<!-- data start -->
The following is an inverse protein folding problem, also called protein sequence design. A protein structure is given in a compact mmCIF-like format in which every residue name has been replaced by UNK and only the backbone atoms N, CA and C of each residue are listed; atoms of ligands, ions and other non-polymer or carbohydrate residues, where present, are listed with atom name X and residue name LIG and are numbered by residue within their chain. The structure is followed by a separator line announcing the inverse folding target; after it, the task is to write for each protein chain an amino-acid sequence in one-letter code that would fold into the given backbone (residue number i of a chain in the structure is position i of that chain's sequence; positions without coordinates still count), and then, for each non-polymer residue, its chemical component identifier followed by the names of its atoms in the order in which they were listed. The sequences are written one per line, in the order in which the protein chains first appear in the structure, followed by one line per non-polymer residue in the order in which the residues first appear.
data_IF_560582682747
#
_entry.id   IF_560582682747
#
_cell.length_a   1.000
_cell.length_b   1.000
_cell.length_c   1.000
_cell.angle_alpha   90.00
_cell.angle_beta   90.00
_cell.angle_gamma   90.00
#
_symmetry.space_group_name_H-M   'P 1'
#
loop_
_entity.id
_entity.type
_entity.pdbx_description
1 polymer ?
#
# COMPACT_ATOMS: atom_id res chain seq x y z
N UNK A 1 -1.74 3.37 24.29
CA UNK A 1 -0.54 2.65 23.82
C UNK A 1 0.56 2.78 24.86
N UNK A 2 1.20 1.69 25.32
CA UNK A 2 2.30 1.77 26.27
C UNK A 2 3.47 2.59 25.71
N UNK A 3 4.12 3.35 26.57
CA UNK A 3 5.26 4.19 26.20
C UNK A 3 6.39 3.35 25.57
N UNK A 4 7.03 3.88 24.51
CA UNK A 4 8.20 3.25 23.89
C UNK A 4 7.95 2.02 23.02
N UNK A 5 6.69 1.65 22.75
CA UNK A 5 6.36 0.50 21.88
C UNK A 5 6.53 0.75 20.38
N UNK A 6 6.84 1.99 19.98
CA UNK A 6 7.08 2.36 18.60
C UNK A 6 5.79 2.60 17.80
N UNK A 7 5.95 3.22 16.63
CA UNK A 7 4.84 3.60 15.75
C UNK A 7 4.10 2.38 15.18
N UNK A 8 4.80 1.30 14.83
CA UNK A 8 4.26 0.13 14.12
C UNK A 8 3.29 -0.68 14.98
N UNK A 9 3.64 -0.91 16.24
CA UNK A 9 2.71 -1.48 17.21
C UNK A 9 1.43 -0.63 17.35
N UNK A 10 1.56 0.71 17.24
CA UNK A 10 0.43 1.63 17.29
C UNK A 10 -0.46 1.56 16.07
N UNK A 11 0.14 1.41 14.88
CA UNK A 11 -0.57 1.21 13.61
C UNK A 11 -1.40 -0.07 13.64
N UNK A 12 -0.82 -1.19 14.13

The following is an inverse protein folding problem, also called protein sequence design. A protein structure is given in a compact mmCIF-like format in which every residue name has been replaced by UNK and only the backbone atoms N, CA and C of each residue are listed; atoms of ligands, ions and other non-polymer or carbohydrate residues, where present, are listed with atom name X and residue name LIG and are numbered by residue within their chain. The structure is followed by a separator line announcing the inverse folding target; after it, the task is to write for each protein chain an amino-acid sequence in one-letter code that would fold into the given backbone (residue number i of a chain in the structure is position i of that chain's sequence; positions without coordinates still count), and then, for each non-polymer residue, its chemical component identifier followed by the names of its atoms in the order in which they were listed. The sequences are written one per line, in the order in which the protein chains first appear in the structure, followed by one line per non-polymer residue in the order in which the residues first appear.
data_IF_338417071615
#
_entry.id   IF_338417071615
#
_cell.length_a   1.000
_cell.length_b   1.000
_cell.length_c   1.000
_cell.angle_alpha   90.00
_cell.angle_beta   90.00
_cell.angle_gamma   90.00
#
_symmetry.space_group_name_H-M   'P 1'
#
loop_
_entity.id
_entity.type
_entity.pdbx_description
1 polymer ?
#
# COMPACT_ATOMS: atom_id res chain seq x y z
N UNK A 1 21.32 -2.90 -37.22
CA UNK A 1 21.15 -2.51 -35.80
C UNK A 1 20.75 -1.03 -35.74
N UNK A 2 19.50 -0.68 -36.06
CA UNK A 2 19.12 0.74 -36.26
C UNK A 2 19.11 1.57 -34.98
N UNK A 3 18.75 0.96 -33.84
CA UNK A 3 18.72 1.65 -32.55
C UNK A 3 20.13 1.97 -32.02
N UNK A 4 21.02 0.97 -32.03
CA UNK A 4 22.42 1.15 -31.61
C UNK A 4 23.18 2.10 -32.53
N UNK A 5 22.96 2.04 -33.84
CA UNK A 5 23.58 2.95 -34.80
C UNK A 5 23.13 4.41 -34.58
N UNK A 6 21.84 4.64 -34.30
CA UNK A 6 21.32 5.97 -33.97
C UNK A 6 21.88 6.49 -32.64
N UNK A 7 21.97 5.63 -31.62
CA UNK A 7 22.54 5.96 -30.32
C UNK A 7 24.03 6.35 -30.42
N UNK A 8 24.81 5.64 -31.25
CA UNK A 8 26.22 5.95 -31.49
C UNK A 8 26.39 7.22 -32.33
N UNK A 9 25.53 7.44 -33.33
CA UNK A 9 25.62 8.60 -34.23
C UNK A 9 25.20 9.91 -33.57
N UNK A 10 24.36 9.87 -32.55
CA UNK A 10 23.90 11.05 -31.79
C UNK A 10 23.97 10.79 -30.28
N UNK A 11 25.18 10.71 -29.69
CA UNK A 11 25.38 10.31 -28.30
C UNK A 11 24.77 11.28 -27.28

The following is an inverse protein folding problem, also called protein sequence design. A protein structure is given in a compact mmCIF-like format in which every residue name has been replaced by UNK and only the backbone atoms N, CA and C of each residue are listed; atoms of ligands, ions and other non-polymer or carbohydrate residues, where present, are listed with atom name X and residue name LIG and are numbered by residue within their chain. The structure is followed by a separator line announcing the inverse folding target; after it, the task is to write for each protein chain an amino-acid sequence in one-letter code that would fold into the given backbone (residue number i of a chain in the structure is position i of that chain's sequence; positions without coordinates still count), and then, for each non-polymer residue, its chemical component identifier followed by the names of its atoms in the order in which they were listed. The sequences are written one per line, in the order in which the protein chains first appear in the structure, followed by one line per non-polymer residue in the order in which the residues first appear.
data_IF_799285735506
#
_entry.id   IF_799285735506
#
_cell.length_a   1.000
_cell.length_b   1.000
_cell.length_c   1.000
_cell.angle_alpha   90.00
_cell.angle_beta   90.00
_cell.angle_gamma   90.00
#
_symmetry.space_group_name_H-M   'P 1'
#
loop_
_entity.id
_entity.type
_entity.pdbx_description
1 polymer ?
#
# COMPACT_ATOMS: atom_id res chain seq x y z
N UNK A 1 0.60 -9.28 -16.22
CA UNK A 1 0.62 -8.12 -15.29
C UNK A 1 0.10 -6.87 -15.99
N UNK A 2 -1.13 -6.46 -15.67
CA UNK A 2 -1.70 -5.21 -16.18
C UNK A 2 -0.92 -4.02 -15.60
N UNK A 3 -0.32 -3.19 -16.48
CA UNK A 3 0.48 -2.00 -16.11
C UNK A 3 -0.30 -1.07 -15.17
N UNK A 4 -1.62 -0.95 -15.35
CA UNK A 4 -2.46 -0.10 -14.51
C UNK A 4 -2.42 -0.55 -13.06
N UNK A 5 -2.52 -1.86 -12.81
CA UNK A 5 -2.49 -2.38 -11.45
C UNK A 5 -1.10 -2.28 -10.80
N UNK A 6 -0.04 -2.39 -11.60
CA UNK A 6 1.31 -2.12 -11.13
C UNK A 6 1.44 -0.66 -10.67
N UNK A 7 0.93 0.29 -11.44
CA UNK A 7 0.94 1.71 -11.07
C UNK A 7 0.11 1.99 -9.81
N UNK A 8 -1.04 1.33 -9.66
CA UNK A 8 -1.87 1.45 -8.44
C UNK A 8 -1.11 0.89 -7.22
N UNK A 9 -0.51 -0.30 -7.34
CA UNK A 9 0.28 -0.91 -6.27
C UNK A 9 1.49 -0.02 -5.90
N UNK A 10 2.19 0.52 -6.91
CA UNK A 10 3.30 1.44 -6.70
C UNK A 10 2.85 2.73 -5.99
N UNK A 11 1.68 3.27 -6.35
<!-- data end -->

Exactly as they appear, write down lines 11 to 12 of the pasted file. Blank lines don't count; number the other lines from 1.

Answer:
_cell.angle_gamma   90.00
#